Jumping Jelly Beans: Android 4.1, 4.2 now the most widely used versions
Android 2.3 Gingerbread’s hold over the Android market has finally crumbled.
First introduced in late 2010, the longstanding version of Android has lost its place as the single most popular version of Android worldwide.
Two versions of Jelly Bean—4.1 and 4.2—now account for a greater share of the Android usage pie than Android 2.3, though it remains close. Jelly Bean now accounts for 37.9 percent of Android usage worldwide, while Gingerbread makes up 34.1 percent.
Although Gingerbread is still a significant part of worldwide usage, Jelly Bean’s Android dominance is a huge leap forward for Google.
The company has battled fragmentation of its mobile platform for many years. Typically, Google would release a new version of Android, but device makers (and therefore users) would lag behind in adopting that updated OS for months. In 2010, for example, you could get a smartphone running one of four different versions of Android, and adoption of Android 4.0 Ice Cream Sandwich always lagged, as phones continued to be released that used Android 2.3.
The search giant has worked hard to solve its Android fragmentation dilemma in recent months, and those efforts appear to be paying off. As recently as December 2012, Jelly Bean accounted for less than 7 percent of Android devices worldwide.
Part of the reason for the Jelly Bean jump can be attributed to Google’s new method for counting Android devices that the company introduced in April. Previously, Google counted any device that pinged the Play Store, whether it was an automatic check-in from a device or a user-initiated visit.
The new method now discounts automatic visits, arguing that a user-initiated visit “more accurately reflects those users who are most engaged in the Android and Google Play ecosystem.”
Immediately after the new counting method was introduced, Android 4.X usage (Ice Cream Sandwich and Jelly Bean combined) beat out Gingerbread by 14.5 percentage points. A month earlier, in March, the difference between Android 4.X combined device usage and Android 2.3 devices was just 0.9 percentage points. In both instances, however, Ice Cream Sandwich had a larger usage share than Jelly Bean.
Google has also helped reduce Android fragmentation by slowing down its cycle of Android version releases. Instead, the company has focused on updates to the core apps.
Many Android watchers are anticipating a new version of Android (dubbed Key Lime Pie) that would presumably be marked as Android 5.0. There was some speculation that Google would announce Key Lime Pie at its I/O 2013 conference in May. So far, however, Google has stuck with the Jelly Bean moniker. Android 4.2, the most recent version of Jelly Bean, first debuted in November 2012, following the 4.1 release earlier that year in July.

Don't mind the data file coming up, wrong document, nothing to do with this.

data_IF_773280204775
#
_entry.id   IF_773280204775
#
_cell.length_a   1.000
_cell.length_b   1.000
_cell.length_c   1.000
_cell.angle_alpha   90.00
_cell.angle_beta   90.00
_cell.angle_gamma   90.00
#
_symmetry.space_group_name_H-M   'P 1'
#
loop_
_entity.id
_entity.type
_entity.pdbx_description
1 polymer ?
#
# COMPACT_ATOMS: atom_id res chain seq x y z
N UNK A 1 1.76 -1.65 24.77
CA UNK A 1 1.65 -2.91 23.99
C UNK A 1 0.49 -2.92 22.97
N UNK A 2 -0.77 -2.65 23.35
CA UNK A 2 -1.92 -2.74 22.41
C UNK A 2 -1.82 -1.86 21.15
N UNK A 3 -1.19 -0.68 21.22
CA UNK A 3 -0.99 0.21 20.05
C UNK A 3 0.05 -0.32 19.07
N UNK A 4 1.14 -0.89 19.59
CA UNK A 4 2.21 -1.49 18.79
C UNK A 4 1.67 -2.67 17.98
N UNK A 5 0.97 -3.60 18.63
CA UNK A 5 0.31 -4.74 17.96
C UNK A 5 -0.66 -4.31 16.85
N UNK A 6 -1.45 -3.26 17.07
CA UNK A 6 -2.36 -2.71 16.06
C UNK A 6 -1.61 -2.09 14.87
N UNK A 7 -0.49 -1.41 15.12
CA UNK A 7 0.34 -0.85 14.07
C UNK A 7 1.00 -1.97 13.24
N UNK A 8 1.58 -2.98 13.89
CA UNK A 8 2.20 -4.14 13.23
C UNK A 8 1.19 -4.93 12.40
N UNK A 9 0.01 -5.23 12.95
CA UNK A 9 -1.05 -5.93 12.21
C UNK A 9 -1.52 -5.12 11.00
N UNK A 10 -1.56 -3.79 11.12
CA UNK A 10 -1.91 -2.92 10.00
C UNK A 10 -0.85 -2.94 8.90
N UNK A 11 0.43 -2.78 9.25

Update for apps, not for OS
While Android critics and hard-core fans are chomping at the bit to see Key Lime Pie, Google has focused instead on improving the core Android apps.
The search giant began laying out a strategy of improving core apps separate from the Android OS in 2010. But the company really took things up a notch during last month’s I/O event when Google announced a slew of app updates. The company unleashed an enhanced version of Maps; cloud-synced game saves via Google Play Games services; Google Now reminders and new Google Now cards for public transportation and suggestions for digital purchases of books, TV shows, music and games; improvements to the Google Play store; and a new music subscription service called Google Music All Access.
Of course, the improvement in Android’s fragmentation problems can’t be entirely attributed to Google. The popularity of Samsung devices such as the Galaxy S III, Galaxy Note II, and Galaxy S4 have also given Jelly Bean usage a boost while hastening Gingerbread’s long-overdue demise.
But the real test for Android will come when Google finally releases a new version of Android that isn’t Jelly Bean. Google will have to get Android 5.0 into the hands of phone makers as soon as possible so companies can start working with it to create hardware for the new mobile OS release. But perhaps more importantly, Google also has to encourage device makers to update recently released smartphones and tablets to Android 5.0 within months.
If that doesn’t happen, Android will be right back where it started with millions of users sitting in the land of Jelly Bean, unwilling or unable to taste the delights of Key Lime Pie.
For comprehensive coverage of the Android ecosystem, visit Greenbot.com.